Primary elections suck. At least, primaries suck the way we handle them in Nevada. And that’s not just the consensus of the editorial staff of the Reno News & Review, but it’s the consensus of callers to the Reno News & Review and the consensus of emailers to the Reno News & Review. We’d bet, if we asked the men and women who delivered our mail, they’d join the consensus.
There are many aspects to this problem. The independents in the office want to be able to participate in this year’s primary election. But unless they choose to falsely declare their allegiance to one of the parties, they are frozen out.
If you have open primaries, notes one of the more informed staffers, you’ll have Republicans deciding who runs as Democrats, and vice versa. In fact, some forward thinking partisans would launch strawman campaigns just to get a weaker candidate on the opposing party’s ticket. It would look kind of like the Republican field in the race for the seat Harry Reid currently occupies in the U.S. Senate.
Primary elections, particularly in midterm elections when there isn’t a presidential race, have incredibly low voter turnout. The reason for this: For the most part, only people who are involved directly in party politics vote in primary elections. Part of the reason for this is only party activists really know the differences among candidates. The other part of the reason is because the majority of the voting population just doesn’t care.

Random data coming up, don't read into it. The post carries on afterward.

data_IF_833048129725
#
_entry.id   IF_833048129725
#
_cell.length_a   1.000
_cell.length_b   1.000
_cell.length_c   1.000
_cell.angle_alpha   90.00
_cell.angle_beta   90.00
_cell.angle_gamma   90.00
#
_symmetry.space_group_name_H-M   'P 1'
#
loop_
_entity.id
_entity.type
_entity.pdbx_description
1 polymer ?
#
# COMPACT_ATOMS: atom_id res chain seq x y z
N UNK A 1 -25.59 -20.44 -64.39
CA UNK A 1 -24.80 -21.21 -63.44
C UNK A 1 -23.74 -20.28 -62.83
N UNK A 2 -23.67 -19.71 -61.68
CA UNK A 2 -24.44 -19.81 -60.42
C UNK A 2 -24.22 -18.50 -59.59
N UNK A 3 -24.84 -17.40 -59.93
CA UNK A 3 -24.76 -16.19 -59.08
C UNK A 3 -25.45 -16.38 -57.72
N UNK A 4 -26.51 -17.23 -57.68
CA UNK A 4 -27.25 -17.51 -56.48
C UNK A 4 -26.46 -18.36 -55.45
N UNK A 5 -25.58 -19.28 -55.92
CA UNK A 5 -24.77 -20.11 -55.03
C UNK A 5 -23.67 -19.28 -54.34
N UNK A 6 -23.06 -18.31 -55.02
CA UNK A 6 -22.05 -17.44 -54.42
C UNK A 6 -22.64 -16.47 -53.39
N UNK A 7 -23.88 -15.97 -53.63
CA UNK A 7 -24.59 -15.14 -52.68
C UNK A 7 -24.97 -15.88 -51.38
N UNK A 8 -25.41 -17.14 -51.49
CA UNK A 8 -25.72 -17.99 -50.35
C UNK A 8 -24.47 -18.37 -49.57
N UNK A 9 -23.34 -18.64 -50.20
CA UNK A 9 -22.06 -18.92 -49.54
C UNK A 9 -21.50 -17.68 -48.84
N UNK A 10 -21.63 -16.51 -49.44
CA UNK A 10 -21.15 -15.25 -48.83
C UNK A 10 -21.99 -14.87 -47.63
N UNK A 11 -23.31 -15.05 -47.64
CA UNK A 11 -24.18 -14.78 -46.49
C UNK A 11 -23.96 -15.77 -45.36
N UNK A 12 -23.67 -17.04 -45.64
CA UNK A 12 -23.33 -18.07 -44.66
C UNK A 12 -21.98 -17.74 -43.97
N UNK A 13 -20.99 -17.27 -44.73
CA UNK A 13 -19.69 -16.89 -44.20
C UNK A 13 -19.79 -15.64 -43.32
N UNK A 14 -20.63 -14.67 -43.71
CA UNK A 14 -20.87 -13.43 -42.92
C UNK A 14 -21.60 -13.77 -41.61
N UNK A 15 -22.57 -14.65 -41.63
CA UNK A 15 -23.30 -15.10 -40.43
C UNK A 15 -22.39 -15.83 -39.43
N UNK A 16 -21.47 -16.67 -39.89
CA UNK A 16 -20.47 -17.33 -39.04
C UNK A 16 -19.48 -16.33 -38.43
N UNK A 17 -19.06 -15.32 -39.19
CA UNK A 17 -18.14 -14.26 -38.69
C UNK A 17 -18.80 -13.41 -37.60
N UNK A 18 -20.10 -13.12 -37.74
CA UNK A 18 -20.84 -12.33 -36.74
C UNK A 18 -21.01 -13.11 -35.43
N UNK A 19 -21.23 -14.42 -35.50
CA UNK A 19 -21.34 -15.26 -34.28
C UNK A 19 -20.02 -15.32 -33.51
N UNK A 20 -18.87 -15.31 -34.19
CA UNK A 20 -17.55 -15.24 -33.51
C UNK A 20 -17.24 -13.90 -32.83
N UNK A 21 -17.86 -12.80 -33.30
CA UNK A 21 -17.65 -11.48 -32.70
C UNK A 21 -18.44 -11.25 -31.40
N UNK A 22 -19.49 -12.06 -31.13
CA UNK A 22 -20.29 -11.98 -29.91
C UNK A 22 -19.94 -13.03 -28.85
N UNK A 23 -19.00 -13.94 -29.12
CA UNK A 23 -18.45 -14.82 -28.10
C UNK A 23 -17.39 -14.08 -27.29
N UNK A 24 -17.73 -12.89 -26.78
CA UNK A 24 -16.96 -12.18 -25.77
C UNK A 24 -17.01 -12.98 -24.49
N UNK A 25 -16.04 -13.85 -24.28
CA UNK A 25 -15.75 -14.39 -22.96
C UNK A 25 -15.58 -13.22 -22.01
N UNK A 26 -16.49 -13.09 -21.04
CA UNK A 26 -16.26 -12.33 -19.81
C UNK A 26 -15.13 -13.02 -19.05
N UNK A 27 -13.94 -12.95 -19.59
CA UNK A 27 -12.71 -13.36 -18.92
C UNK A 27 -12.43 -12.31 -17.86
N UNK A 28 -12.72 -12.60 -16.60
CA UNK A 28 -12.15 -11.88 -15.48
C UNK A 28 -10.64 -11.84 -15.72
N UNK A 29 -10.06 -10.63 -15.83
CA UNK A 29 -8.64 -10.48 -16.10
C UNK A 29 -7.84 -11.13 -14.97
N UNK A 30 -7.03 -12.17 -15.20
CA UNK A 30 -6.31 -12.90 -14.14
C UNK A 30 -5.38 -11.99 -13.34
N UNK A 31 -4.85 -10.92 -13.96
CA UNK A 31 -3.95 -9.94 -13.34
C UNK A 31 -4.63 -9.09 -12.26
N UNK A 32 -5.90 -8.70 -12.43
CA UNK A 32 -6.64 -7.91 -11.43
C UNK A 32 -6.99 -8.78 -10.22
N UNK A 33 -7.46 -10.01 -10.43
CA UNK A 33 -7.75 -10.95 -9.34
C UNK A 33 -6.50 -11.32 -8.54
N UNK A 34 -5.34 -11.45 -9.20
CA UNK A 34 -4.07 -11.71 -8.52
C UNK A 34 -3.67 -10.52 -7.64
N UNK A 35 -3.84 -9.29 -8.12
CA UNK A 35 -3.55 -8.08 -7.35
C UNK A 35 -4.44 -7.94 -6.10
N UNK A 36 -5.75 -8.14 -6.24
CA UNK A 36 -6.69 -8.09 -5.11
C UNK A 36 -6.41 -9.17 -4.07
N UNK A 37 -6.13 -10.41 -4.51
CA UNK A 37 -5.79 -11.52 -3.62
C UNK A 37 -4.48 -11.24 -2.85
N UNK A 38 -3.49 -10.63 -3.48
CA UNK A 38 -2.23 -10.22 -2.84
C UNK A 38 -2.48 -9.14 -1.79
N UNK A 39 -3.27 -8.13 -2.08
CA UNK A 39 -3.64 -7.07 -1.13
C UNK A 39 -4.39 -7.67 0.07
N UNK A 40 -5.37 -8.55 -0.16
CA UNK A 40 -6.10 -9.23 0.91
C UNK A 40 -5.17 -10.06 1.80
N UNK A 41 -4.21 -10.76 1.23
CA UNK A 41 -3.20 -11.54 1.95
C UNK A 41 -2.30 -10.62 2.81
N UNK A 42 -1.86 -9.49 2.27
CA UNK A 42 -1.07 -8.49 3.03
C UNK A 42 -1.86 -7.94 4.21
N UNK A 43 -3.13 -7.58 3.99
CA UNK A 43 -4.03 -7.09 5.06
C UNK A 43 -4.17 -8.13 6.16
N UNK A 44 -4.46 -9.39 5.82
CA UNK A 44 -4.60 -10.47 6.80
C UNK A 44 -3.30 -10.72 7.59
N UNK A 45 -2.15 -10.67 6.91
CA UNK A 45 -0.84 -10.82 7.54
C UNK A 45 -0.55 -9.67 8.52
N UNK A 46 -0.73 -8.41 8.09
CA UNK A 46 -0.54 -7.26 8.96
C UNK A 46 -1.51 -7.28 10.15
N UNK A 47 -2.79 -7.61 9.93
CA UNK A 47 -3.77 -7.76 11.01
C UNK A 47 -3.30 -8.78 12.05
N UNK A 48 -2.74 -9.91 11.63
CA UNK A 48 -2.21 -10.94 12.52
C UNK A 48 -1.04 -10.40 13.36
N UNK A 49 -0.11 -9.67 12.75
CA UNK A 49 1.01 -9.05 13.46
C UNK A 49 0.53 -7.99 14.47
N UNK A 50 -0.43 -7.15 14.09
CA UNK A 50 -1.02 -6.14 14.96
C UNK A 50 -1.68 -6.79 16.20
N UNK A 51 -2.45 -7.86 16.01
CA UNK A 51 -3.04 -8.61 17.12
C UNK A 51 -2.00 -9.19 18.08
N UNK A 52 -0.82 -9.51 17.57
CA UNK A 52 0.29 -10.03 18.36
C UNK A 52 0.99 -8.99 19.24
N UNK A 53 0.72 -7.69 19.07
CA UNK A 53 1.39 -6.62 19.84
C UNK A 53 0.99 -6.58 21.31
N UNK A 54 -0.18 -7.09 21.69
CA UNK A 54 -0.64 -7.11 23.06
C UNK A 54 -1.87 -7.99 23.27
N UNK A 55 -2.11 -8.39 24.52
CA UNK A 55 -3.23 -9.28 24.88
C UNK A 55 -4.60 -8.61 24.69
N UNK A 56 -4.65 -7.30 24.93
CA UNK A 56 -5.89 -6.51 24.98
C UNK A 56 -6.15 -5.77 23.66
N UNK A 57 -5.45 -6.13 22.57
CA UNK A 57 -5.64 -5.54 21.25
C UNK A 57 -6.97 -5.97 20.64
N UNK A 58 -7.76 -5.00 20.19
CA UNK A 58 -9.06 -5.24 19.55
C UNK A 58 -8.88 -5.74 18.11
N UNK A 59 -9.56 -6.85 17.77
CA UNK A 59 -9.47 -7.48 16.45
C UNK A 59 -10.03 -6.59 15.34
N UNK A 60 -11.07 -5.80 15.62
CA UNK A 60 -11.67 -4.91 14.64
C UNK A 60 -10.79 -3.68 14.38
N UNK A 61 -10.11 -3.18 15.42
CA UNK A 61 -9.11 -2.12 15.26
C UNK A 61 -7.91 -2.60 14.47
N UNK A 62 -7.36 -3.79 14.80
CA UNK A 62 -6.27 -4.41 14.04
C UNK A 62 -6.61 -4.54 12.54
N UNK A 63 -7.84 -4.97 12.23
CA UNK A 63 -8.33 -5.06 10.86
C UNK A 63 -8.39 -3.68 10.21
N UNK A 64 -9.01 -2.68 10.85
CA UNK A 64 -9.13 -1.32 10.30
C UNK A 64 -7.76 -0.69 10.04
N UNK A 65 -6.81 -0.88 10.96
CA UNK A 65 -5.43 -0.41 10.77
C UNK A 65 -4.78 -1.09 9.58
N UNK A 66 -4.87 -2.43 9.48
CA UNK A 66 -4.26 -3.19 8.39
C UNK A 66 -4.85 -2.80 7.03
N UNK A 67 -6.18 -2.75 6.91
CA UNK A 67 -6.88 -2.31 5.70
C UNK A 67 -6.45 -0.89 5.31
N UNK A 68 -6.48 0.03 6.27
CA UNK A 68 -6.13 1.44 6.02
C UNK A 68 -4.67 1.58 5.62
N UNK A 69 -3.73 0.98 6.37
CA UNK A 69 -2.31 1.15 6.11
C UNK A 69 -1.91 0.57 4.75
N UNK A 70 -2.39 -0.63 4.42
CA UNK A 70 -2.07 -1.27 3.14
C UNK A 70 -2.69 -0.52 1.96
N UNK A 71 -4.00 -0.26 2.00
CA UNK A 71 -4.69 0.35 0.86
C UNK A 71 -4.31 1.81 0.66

The media barely keep us informed about where the partisans stand on the issues. Why? Because newsrooms have low budgets, and they have to prioritize coverage. Primary elections are expensive to cover because they have large numbers of candidates. But it’s not just that. Primary elections are also irrelevant to the vast majority of voters. The only races that matter are the ones that come in November.
But if you’ll look at the primary coverage that does happen, how much of it is actually about issues? It’s mostly about the horserace and process of politics. And while the media have made strides in assessing the accuracy of political ads and statements made by politicians, political reportage of primary races is about as relevant to voters as sports coverage of cricket matches is to baseball fans.
And yet, voters can see the money spent on political advertising and doled out on political signs and trailers. The talking heads on national television talk about interesting races and Tea Party candidates as though they’re significant. Primaries must be important, right? Not to be too cynical, but if the media would quit discussing races that are irrelevant to a huge majority of us, there’d be less money spent on political advertising. After all, haven’t you seen some ads benefiting candidates who don’t even have opponents in the primaries?
So, with the partisan primaries written into the law, it’s extremely unlikely anything will be done to improve Nevada’s primary system anytime soon.
Our advice to you: If you care about certain races and you know the candidates, vote for your favorite party animal. If not, don’t worry about it. You’ll have your chance to get informed before the election that matters … in November.